This past Saturday night, the Miami Dolphins concluded their second preseason game with a 37-17 victory over the Atlanta Falcons. But I couldn’t just let this game pass by without providing some of my takeaway’s on the Dolphins performance.

QB Tua Tagovailoa

Miami’s starting quarterback– Tua Tagovailoa– again started off strong. And, unlike the week before, was able to finish strong (in a way). Tua led Miami on an opening-drive score which was capped off by a Myles Gaskin touchdown. On his final two drives, Tua led Miami on an 11-play, 83-yard drive, which ended with a missed 4th-down conversion on the Atlanta 17 yard-line. (It seems Miami got aggressive when they didn’t have to. But it’s preseason, and now is the time to experiment in these situations)

Tua’s final drive ended in the closing seconds of the first half. He led the team on a 4-play, 20-yard drive into Falcons field-goal territory where the team’s kicker–Jason Sanders– just missed a 58-yard attempt.

Tua ended the night with 183 yards and 1 touchdown. His best pass of the night seemed to be his 30-yard hookup with tight end Mike Gesicki over the middle. Tua threw this pass with force and right on the money for Gesicki to make an easy catch in stride.

The 2nd-year quarterback continues to show his growth this offseason and qualities of why Miami selected him 5th overall in the 2020 draft. He’s processing the field quickly, stepping up in the pocket when he feels pressure from the edge, knowing where his receiving outlets are during any given play, and demonstrating that timing and precision with his weapons that all the great quarterbacks do in this league. Even without his main playmakers in DeVante Parker, Will Fuller, and Albert Wilson, it doesn’t seem to matter who Tua is playing with; he flashes chemistry with all his receivers.

Honorable mention: Dolphins backup Jacoby Brissett continues to demonstrate his value. He went 8 for 8 for 99 yards and 1 touchdown. Sometimes it’s almost like watching a bigger Tagovailoa out there. Brissett displayed that veteran presence. He looked poised, confident, in-tune with the playbook, and displayed some zip and touch when needed. In his two preseason games as a Dolphin, he looks like more than just a game-managing backup. (NO, Dolphin Nation. Tua’s the starter.) there is no QB battle.

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Offensive-line & overall play-calling

I’ve been saying this and saying this all offseason: If you give Tua time to throw, he can do great things for you. He’s more like a Drew Brees than a Russell Wilson regarding his skill set and mobility. You got to keep him clean.

And that’s exactly what the Dolphins O-line did on Saturday.

Leading up to Saturday’s game, the Dolphins had several joint practices with the Falcons that week. And Miami’s offensive line performance wasn’t pretty. They couldn’t get a push, had trouble protecting Tua and failed to open holes for the running backs.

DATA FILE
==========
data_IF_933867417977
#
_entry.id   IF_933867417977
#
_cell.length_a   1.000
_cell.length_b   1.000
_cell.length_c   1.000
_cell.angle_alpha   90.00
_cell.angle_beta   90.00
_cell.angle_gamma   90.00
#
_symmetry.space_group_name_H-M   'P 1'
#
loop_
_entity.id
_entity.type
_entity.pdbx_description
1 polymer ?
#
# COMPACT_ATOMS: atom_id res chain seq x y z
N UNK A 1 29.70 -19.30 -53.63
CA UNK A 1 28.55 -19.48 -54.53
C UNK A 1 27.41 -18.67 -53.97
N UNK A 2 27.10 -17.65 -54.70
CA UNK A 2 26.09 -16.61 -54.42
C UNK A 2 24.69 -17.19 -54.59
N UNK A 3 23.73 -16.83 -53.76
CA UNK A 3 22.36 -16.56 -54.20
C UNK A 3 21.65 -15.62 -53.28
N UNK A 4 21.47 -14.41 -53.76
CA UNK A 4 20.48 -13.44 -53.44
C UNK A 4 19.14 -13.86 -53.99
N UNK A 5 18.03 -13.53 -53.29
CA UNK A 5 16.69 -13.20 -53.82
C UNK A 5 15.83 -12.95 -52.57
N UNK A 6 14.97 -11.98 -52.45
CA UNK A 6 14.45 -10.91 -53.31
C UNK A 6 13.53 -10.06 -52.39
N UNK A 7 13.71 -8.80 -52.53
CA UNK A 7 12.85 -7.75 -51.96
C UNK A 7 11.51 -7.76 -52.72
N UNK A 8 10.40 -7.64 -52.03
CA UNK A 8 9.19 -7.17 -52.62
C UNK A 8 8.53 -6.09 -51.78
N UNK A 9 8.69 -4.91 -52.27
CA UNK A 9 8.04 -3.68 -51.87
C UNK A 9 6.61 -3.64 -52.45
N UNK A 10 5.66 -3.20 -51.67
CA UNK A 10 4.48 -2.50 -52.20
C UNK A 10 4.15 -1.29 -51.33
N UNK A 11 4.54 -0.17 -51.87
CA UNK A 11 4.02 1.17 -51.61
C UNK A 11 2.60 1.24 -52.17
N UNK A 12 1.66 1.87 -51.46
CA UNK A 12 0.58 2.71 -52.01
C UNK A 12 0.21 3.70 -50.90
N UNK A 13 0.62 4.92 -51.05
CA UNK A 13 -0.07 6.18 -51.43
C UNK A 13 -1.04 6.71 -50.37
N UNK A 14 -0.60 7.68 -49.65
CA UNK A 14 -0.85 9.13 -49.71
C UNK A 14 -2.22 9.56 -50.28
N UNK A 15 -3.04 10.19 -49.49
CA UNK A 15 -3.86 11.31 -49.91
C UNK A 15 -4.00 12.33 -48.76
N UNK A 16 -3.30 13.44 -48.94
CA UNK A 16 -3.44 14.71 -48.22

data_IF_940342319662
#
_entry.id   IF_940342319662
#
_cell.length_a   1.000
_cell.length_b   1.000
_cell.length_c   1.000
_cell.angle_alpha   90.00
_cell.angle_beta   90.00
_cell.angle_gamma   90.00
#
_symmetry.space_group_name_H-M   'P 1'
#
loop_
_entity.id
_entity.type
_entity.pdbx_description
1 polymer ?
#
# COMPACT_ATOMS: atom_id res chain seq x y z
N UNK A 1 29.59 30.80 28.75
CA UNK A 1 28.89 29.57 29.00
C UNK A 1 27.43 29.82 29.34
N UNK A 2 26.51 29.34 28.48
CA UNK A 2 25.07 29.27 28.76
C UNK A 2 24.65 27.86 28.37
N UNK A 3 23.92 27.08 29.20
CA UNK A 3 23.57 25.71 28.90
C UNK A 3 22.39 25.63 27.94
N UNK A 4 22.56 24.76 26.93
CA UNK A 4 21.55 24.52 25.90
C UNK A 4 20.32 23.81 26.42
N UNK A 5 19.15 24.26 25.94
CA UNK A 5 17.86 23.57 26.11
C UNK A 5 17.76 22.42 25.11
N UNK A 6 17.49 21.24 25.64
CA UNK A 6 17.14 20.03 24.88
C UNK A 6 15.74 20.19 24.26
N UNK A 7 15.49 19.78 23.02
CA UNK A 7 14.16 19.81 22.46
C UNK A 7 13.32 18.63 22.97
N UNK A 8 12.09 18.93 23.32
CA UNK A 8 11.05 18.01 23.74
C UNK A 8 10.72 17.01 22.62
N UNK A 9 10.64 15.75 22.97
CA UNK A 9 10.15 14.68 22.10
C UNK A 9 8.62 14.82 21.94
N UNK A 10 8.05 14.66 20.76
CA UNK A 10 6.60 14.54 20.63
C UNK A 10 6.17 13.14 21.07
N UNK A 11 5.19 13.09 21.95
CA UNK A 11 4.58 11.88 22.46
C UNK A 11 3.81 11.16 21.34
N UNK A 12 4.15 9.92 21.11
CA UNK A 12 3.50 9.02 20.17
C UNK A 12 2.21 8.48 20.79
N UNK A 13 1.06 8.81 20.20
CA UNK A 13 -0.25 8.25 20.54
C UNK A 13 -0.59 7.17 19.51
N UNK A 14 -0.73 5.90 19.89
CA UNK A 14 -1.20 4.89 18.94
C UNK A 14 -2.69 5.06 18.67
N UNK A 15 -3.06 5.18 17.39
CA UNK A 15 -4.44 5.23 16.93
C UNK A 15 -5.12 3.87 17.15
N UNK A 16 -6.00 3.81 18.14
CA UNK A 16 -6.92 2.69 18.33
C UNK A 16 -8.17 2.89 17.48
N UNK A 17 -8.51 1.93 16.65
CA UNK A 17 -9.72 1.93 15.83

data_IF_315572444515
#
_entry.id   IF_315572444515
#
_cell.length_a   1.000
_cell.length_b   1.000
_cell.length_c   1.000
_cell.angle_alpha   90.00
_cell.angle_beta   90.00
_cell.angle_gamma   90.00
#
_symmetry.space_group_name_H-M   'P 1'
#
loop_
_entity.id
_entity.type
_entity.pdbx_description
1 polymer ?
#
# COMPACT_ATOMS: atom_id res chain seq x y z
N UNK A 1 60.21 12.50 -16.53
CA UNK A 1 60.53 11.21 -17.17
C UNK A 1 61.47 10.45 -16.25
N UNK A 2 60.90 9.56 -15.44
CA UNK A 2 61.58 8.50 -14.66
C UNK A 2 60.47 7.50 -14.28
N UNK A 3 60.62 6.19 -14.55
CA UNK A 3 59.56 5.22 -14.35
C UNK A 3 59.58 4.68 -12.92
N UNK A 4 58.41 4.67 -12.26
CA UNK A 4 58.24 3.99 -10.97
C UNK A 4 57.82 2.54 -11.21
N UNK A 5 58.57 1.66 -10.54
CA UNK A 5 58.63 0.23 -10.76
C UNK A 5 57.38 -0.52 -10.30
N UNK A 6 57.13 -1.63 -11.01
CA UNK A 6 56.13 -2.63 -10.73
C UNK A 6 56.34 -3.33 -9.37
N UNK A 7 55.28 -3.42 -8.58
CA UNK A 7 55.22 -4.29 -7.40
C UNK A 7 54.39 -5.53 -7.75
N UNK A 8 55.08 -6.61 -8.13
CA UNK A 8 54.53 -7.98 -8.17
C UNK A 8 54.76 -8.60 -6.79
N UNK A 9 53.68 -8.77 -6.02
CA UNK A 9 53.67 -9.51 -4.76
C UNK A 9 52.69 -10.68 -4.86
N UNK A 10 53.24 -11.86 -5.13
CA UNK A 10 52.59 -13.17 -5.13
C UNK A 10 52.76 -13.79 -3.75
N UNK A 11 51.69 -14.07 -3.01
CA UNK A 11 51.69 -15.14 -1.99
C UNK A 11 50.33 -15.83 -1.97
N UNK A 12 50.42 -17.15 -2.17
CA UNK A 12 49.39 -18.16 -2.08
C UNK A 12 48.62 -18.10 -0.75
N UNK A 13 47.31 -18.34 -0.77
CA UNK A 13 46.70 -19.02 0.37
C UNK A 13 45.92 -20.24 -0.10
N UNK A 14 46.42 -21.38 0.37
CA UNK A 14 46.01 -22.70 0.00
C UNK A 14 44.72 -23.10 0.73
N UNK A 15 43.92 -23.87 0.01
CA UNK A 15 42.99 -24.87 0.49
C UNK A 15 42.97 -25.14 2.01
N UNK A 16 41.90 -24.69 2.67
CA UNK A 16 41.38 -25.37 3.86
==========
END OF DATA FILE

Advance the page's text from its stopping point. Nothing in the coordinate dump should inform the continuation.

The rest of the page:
Maybe it was correcting the mistakes or the experience gained by competing against the same opponent multiple times, but all the issues and concerns seemed to be gone on Saturday night.

Tua was able to be kept clean and upright for the most part. He was only sacked once for a 3-yard loss. This allowed him to move the chains during the first half. I’m not sure what was causing tackles Austin Jackson and Jesse Davis problems during practice, but they stepped up on game-day.

Solomon Kindley, Michael Deiter, and Robert Hunt responded from their previous game against the Chicago Bears. This time, they created creases, holes, and enough push for running back Myles Gaskin, who was over 4.0 yards per carry with 1 rushing touchdown, and 1 receiving. Even Malcolm Brown was able to show something that night–barreling in for a short-yardage touchdown.

The Dolphins overall play-calling was smart this past week. Unlike the Bears game–when Miami seemed to be stressing a run-game which wasn’t working– the Dolphins struck the Falcons with an offensive formula to counter their pass-rush (which they had trouble with in practice). This was a combination of short developing routes like slants, drags, out’s, in’s, and dump-offs to running backs. Tua did a great job of recognizing his safety-valves when he was under pressure in the pocket. Without their starting receiving corps in Parker, Fuller, and Wilson, the Dolphins lacked that deep-strike element of their offense, but they found ways to keep the ball moving.


I don’t mean to rain on the Dolphins parade, but the defense did exactly what it was supposed to do.

They didn’t play quarterback Matt Ryan, star receiver Calvin Ridley, or the “rookie-monster” Kyle Pitts. They played against backup rookie quarterback Felipe Franks (uh…who?) and A.J. McCarron. I would expect this talented defense to show up and shut down 2nd and 3rd-team offenses led by these two quarterbacks.

Before this game, Dolphins Defense also faced a Chicago Bears offense ranked 26th in yards per game for 2020.

So let’s calm down a little bit about this defense’s success and performance in the preseason. I would like to see them face an actual challenge before I get “excited.”

However, with all that being said, they still did their job (Patriots motto) and only allowed the Falcons to score 3 points in the first half. The defense prevented the Falcons from converting 3rd-downs (2 out of 9) and reduced the opponent’s time of possession to 23:18.

Linebacker Sam Eguavoen was the star of the night. He had 11 combined tackles, 4 sacks, and was credited with a safety. I’ve always been intrigued by Eguavoen since he came to the Dolphins from the CFL, and I’m not really sure why he doesn’t get more playing time. Flores says Eguavoen has found a niche as a pass-rusher for this team and feels he can do a variety of things. Regardless, it’s nice to see that the Dolphins’ backups can still perform even when the starters aren’t in.